Originally featured on Sipping Sunshine as How I Learned to Let Ish Go During My Season of Forgiveness September 18, 2019
It is funny how life will humble you. I was 27 years old and had been jobless for three years after receiving my bachelor’s degree. Everything was moving around me, yet I stayed stuck and stagnant.
Growing up, I was very set in my ways. I angered easily, I held grudges, and I was stubborn. What I experienced was primarily internal though it reared its ugly head through conversations. Broken hearts and wounded spirits were drawn to me. We feasted on each other’s misery. Many times, people would feel extreme ends of our wrath whether it was warranted or not. I grew tired and something had to change. What had to change was me.
I began my process of change prior to facing a few back-to-back challenges. Late June 2018, I had my last argument about nothing in a toxic friendship. In the next ten minutes, another friend told me they were in mental distress. I cried. Within the hour, I continued to be strung along about a job opportunity. Within two weeks, two people I went to grade school with were murdered within days of each other. Riled and emotional, I needed to change my way of thinking and could use some positivity. July 2018, I made a pledge to myself to get right and unpack all my emotional baggage before I turned 30. I no longer wanted to hold on to things I could not control. I no longer wanted to sit in sadness. Frustrated, I wanted clarity and purpose. I had to let go and forgive.
What is forgiveness?
Forgiveness is best described by John Kornfield, an author and American Theravada Buddhism practitioner. In his talk Dr. Kornfield, he states, “Forgiveness is…the capacity to let go, to release the suffering, the sorrows, the burdens of the pains and betrayals of the past…”
Forgiveness does not mean you have to be forgiven nor does it mean you will receive an apology. It is ridding yourself of that constant replay of trauma. Forgiveness is understanding you will be okay in spite of it. By no longer punishing yourself for what has transpired, it lessens its impact on your life.
What does forgiveness look like?
Through my research, I have discovered four types of forgiveness: of yourself, of others, those who seek, and from God (or your higher power). Of the four, my focus has been forgiveness of myself and forgiveness of others.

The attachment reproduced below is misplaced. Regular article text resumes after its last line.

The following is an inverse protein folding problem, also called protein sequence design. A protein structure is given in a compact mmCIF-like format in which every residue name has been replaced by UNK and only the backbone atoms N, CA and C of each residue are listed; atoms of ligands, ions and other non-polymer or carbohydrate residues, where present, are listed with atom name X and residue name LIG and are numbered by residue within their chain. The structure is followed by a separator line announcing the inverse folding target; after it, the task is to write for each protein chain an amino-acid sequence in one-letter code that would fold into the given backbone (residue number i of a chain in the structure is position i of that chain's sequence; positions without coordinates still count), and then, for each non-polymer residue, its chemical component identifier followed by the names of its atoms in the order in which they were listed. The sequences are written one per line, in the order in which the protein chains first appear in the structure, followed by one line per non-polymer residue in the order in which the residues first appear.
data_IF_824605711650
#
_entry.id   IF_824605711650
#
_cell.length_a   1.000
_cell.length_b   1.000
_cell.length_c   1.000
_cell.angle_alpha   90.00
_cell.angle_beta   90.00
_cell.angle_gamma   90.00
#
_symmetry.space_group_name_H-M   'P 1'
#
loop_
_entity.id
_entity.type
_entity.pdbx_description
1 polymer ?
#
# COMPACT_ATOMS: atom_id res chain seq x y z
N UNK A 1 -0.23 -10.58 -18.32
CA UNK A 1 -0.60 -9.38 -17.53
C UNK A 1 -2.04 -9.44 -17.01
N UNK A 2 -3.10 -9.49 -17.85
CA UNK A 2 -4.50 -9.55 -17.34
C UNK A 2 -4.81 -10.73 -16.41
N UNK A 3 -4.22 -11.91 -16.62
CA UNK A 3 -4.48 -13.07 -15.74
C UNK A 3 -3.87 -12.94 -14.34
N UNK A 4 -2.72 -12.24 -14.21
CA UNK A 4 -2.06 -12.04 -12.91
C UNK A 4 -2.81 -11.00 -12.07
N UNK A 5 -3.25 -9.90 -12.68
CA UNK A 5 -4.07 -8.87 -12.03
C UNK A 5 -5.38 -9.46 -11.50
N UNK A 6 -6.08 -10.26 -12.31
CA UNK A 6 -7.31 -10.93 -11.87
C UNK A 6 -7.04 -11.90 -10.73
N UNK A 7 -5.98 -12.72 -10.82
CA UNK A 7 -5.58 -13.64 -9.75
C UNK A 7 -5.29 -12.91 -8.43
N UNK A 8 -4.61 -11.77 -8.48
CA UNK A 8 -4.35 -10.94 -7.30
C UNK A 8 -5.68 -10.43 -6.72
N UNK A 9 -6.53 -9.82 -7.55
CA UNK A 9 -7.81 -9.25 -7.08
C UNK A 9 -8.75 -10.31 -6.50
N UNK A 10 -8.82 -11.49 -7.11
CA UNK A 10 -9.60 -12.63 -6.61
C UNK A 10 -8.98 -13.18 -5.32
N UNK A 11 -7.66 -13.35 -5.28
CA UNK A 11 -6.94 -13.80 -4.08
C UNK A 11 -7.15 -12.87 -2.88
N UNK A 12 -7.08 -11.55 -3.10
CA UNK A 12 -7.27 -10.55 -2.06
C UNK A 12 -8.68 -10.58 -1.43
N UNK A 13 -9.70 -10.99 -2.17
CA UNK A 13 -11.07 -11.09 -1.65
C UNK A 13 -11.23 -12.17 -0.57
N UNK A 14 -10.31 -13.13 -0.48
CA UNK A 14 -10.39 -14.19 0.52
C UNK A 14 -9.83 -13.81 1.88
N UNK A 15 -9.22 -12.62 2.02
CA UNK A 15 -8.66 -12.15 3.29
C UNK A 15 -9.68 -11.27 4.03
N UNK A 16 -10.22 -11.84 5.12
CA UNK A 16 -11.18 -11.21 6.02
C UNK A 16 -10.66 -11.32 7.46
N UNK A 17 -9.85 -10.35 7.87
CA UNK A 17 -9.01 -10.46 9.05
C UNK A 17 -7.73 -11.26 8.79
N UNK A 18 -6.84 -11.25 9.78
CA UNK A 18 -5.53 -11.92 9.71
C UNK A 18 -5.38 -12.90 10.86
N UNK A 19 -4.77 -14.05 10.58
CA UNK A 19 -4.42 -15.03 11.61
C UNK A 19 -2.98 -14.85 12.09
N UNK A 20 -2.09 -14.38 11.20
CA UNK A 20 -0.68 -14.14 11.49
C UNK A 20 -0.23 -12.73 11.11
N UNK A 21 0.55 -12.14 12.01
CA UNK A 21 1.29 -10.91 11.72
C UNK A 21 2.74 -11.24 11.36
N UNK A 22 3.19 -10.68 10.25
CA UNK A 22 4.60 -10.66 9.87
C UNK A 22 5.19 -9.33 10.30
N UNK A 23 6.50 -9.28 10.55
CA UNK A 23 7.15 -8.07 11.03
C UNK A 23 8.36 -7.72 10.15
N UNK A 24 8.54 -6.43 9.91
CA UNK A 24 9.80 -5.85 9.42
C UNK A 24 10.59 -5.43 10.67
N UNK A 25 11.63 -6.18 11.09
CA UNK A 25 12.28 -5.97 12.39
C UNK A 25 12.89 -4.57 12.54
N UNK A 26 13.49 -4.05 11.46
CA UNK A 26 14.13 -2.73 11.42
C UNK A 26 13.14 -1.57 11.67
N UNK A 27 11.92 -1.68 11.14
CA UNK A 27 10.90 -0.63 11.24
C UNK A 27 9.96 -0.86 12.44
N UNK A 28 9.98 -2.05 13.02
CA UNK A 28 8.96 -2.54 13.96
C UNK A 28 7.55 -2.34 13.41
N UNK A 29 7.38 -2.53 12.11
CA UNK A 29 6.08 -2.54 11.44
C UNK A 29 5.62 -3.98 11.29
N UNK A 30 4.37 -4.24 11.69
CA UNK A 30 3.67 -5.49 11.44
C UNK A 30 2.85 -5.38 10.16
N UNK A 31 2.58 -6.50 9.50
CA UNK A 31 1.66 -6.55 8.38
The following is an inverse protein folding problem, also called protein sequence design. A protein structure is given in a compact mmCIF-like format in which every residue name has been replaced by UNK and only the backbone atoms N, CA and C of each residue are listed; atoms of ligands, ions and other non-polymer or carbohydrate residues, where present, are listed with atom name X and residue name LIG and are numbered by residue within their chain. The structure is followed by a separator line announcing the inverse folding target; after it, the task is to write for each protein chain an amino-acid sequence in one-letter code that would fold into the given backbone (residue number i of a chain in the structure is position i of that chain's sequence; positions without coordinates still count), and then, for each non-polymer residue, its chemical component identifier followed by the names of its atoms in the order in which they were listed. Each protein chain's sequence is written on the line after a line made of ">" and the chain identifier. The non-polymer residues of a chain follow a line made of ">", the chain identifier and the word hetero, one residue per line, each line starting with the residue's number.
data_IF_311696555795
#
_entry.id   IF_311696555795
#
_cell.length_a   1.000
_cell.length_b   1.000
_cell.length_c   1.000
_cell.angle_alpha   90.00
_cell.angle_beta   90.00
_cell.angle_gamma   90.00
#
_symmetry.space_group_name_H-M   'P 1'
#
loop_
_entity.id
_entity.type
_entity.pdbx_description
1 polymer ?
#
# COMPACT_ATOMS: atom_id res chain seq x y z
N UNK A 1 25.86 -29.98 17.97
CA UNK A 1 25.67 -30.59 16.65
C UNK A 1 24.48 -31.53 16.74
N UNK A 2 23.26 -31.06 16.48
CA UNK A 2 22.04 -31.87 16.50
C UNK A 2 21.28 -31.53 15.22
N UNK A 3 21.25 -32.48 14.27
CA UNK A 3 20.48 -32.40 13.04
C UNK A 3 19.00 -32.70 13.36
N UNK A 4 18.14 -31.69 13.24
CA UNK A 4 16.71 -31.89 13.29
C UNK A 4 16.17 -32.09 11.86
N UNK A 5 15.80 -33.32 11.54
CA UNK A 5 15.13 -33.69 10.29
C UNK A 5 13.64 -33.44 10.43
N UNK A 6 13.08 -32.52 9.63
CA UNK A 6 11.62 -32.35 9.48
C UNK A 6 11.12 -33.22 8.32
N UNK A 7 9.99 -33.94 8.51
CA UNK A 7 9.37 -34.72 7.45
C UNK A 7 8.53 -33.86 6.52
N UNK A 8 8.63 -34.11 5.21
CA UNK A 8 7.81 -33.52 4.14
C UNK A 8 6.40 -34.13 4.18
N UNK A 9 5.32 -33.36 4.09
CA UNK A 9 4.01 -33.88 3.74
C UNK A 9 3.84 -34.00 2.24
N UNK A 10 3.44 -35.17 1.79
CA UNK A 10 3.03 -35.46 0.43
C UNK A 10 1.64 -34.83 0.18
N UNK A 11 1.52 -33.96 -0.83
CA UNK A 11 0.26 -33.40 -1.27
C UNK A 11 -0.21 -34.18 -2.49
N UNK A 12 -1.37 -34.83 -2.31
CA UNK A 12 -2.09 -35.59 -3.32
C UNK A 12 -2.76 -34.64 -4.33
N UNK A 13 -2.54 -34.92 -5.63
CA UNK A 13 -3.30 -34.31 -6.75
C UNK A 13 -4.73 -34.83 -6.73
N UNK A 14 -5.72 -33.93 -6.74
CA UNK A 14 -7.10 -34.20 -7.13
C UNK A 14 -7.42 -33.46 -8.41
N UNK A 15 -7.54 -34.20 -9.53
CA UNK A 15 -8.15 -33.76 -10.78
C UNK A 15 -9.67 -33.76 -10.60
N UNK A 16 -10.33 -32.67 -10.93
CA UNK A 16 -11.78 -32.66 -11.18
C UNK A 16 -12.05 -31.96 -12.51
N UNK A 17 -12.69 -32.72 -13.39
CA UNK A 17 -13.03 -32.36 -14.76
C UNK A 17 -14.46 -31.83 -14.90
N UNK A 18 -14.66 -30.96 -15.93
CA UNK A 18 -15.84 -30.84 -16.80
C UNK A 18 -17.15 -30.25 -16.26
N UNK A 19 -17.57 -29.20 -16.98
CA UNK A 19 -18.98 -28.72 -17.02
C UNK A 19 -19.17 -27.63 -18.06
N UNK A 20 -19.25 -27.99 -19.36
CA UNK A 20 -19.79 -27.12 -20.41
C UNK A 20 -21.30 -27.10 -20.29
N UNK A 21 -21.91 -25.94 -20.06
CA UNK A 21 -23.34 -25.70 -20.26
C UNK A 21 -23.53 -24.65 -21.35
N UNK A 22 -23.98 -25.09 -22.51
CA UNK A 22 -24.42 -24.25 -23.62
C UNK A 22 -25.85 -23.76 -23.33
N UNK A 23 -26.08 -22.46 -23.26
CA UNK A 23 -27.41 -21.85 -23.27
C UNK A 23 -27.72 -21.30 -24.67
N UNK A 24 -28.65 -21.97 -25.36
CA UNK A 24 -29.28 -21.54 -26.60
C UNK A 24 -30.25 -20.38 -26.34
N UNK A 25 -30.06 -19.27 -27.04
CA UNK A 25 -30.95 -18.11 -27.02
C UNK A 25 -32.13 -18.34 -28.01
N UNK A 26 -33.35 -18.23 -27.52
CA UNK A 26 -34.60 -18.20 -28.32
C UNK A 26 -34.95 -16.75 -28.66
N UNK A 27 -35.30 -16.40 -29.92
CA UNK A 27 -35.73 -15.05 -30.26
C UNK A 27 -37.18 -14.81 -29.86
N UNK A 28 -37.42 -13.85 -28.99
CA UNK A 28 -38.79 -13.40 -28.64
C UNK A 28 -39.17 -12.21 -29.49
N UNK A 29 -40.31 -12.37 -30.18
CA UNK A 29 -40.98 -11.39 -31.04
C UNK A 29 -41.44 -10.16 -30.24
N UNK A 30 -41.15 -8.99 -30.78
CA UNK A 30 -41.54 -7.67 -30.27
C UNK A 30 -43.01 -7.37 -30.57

Coupled with these types are a few methods of forgiving: not saying something, saying something, and praying on it. The method I choose to employ is dependent upon the person or situation I am working on. Not all trauma or experiences can be settled through words. Oftentimes, it is just about internally dealing with the situation and absolving yourself of the pain. Sometimes you have to just get it out, be it through sending a message or having a face-to-face. Then there are times where you cannot vocalize what it is, so you simply pray.
“Sis, what did you do?”
In my season of forgiveness, I had to relish in vulnerability and accountability. Vulnerable about how I have felt in the past, vocalizing what I feel, and being honest moving forward. Being accountable for my reactions and holding people accountable for the ways they make me feel in that moment. Firmly understanding what vulnerability and accountability looks like for me prevents any festering. Without vulnerability and accountability, I am doing a disservice to myself. I make it sound easy, but it is not.
I combed over my life, thinking about the impact people had. Growing up in the inner-city has presented its own set of obstacles. People do not realize just how impactful it can be to your development. Recognizing this, I made a choice to forgive people who have done me harm in adolescence, even harm I manufactured in my own head.
Not knowing what to do, I began writing letters. Pouring out, I forgave people for what they have done to me. I recognized how my own behavior may have impacted them, and I recognized the spaces we both were in during that time. I made peace with my reactions to their actions. True to nature, I have only ever gotten around to sending out one of those letters. Another I never sent because we “talked” it through. There is still a sense of nervousness about being raw and potentially opening old wounds or closed doors.
“And this worked?”
Sort of. It would not be honest of me if I did not state I am not completely there. I still harbor some resentment for certain people and certain situations. I am unsure if I will ever come to a place of forgiveness for those things. The impact is too great.
However, through this season I have made plenty of changes. My conversations are different. My interactions with people are different. I remove myself from anything that revels in mess. I am more honest about the ways I feel and try to be an external emoter.
If my way does not work for you, the important takeaway is to change the behavior that may have allowed for the trauma, pain, situations, or issues to fester. There is a life outside of trauma and forgiveness in whatever form is the first step. While easy, you don’t want to harbor or keep space for things that cause you pain. Forgiveness is essential for clearing that out and making room for the things you want in life. Let your season of forgiveness unfold.